About this Blog

Welcome! Thanks for checking out On Food Stamps.

I created this blog in 2009 when I began working at the Los Angeles Regional Foodbank. My work at this organization opened my eyes to food justice issues in America, and I had a strong desire to better understand the difficulties many people face when trying to access healthy food on a limited budget. So, I embarked on my own Food Stamp Challenge, living on $31/week as a vegan. I used this blog to chronicle my experience.

While my Food Stamp Challenge project has come to an end, you can see what I learned from it by reading the Greatest Hits posts linked to the right side of the page. Please excuse any out-of-date links, as I am no longer updating this blog on a regular basis.

Stay Hungry,


Monday, January 11, 2010

Healthy Foods in Disguise

I want to thank Mike for his comment about the Orange Juice. Orange Juice, like many other foods, is one of those tricky things that might seem healthy but secretly is not. OJ is often as loaded with sugar as a soda! I tend to stick to water or club soda and simply add lime or lemon juice for flavor.

Juices and dried fruits are always dangerous - not as healthy as the seem.

I had my own "Nutritious Foods in Disguise" experience this weekend.

A friend of mine from work invited me to take a cooking class with her called How to Make Vegetables Taste Great. Right up my alley! I signed up.

While I certainly learned a great deal from the class and really enjoyed making everything from saag paneer to roasted Brussels sprouts, there was one point that really disappointed me. Many of the recipes relied heavily on oil or butter for flavoring. I was really frustrated because the class seemed to just reinforce the notion that veggies are not tasty or satisfying, that they require a lot of fat and "doctoring" to taste good. Of course, a little butter makes anything taste better, but I have found that an open mind and some re-training of the palette can lead to a genuine enjoyment of vegetables and their natural flavor.

Some of my favorite ways to prepare vegges include:

  • Sauteing with ginger, lime juice and a bit of soy sauce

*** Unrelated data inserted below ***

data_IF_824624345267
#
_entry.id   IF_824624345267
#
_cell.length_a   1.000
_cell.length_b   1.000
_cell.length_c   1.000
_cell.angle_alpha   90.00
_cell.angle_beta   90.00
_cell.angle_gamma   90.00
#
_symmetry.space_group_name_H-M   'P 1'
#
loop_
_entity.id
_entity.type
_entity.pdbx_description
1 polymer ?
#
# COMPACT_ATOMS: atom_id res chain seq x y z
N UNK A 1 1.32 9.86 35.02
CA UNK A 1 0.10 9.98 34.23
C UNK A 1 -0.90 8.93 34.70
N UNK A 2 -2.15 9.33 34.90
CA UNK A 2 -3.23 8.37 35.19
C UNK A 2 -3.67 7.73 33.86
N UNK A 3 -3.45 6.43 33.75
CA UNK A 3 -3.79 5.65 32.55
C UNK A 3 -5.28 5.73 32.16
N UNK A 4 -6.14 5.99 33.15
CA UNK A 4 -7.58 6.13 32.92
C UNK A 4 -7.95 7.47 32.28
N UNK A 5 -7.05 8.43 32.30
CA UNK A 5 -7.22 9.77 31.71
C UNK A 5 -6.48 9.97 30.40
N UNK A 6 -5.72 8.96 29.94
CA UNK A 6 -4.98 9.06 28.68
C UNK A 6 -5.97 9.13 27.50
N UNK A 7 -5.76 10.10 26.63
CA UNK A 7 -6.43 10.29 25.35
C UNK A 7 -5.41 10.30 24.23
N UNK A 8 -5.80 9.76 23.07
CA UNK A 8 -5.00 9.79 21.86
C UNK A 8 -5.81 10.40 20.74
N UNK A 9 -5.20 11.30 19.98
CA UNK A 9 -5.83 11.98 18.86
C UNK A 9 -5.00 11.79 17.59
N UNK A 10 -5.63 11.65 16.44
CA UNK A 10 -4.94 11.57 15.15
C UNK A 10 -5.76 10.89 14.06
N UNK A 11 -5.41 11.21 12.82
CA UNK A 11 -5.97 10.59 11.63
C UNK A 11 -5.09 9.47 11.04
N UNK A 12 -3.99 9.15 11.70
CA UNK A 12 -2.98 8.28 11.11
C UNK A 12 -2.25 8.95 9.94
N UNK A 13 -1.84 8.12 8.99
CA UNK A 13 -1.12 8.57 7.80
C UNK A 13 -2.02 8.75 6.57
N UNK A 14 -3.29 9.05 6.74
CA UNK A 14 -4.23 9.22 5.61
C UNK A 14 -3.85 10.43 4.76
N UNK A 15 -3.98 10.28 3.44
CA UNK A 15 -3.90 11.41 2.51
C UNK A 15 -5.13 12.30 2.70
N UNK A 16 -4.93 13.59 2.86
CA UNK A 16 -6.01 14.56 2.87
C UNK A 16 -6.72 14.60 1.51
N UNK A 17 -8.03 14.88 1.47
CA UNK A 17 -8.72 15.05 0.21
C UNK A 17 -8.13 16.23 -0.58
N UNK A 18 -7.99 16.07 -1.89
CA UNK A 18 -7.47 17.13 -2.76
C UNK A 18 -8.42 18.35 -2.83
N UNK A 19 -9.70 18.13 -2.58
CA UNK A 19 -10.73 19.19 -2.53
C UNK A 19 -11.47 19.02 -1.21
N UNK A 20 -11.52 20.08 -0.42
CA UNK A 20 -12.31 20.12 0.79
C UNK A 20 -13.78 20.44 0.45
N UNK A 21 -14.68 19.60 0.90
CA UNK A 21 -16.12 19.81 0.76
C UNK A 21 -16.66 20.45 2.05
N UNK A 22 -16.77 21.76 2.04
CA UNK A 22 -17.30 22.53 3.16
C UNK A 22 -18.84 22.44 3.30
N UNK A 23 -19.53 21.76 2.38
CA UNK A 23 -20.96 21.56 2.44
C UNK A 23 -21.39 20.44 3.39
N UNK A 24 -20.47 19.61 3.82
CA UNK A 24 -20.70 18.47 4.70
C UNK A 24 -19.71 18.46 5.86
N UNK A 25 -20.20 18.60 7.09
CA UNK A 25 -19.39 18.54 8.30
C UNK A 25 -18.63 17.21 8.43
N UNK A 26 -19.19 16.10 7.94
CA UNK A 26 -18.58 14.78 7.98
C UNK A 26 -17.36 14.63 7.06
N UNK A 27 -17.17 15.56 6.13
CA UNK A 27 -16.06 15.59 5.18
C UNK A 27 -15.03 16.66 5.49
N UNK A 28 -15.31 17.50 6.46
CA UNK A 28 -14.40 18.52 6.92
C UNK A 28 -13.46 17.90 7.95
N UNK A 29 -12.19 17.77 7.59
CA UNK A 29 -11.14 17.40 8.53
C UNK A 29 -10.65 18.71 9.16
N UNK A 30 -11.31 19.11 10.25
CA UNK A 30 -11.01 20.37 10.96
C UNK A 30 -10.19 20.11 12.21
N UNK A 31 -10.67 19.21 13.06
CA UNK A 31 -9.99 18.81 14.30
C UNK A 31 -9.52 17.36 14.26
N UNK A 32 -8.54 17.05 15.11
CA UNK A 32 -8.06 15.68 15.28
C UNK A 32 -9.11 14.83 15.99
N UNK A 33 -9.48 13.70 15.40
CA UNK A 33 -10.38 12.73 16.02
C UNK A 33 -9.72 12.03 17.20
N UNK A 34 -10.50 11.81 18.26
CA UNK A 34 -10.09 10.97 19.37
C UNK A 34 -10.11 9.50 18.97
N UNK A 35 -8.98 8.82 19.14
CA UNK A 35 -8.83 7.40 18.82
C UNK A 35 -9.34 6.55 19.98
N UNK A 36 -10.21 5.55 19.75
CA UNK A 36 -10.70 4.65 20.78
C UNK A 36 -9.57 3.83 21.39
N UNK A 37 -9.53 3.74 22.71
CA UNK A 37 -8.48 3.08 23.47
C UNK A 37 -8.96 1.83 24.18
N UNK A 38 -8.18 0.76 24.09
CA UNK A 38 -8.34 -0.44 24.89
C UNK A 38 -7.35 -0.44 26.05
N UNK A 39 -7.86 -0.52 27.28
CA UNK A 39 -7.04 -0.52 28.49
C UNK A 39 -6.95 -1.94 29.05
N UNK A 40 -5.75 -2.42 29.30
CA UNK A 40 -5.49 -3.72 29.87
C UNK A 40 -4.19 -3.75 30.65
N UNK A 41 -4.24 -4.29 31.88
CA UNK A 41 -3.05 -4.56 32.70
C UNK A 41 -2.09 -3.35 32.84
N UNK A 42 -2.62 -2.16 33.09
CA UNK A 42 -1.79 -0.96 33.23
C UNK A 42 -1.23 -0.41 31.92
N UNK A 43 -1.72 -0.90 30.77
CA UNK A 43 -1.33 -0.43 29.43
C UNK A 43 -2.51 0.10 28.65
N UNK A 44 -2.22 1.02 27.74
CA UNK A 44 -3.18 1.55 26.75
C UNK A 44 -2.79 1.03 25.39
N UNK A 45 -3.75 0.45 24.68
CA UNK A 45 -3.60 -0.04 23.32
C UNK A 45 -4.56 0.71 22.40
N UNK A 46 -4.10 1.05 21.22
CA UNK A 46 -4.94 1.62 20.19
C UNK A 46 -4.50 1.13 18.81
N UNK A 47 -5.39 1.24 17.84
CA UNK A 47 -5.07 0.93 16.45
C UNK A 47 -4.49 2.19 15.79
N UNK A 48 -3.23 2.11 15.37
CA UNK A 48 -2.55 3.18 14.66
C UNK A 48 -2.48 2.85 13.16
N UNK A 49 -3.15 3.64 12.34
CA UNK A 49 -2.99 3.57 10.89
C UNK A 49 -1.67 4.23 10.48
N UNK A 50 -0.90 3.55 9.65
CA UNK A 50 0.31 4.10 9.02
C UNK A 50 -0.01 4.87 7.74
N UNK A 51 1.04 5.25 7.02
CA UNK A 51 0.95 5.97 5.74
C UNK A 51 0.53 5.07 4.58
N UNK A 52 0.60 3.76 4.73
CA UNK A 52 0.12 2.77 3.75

• Steaming in fruit juice in general - lime, lemon or orange work great
  • Steaming and adding cracked pepper and salt in moderation
  • Sauteing in a small amount of olive oil and apple cider vinegar
  • Cooking in "Hot Vinegar" - apple cider vinegar + hot sauce
  • Roasting with a bit of olive oil and cracked pepper/salt
  • Cooking in a curry sauce that does not use too much oil - cumin, curry, cinnamon, coriander, clovers, cardamom, turmeric, mustard seeds and paprika are all great to mix around in a curry
  • Steaming in miso broth (which I make myself by simply adding miso paste to water)
  • Stir frying with ginger, garlic, soy sauce, mustard, honey and some spicy pepper
There are lots of way to make vegetables taste great without 3,000 calories worth of butter! Please tell me how you like you prepare your veggies in the comments section. Always looking for new ideas...


  1. How about some Sichuan-style veggies:

    Julienne a few red and green bell peppers. Toss them with rice wine vinegar and sugar to taste. Drizzle with sesame oil and serve.


  2. I steam them, then chop them and wait until the meat or noodles I'm cooking to accompany them is simmering - add the veggies to simmer and cook with the juices of whatever is in the pan/wok and you've got yourself some...[steak-flavoured cabbage!] [soy sauce-spiced brocolli and carrots stir-fry!] etc etc~

  3. Mince an onion as small as you can get it, same with a stick or 2 of celery and/or bell pepper. Saute about 10 minutes in a splash of olive oil. Add a clove or 2 of minced garlic after 5 minutes. Use as a topping with steamed or roasted veggies over pasta, rice, etc. (My variation on a mirepoix, minus the carrots that are harder to cut and take longer to cook.)

  4. "mirepoix" is a new culinary term for me. Awesome!

  5. I love to saute green beans and fresh brussel sprouts with a drizzle of olive oil, several cloves of garlic, cracked black pepper, kosher salt, and about a quarter cup of chicken broth. Yum!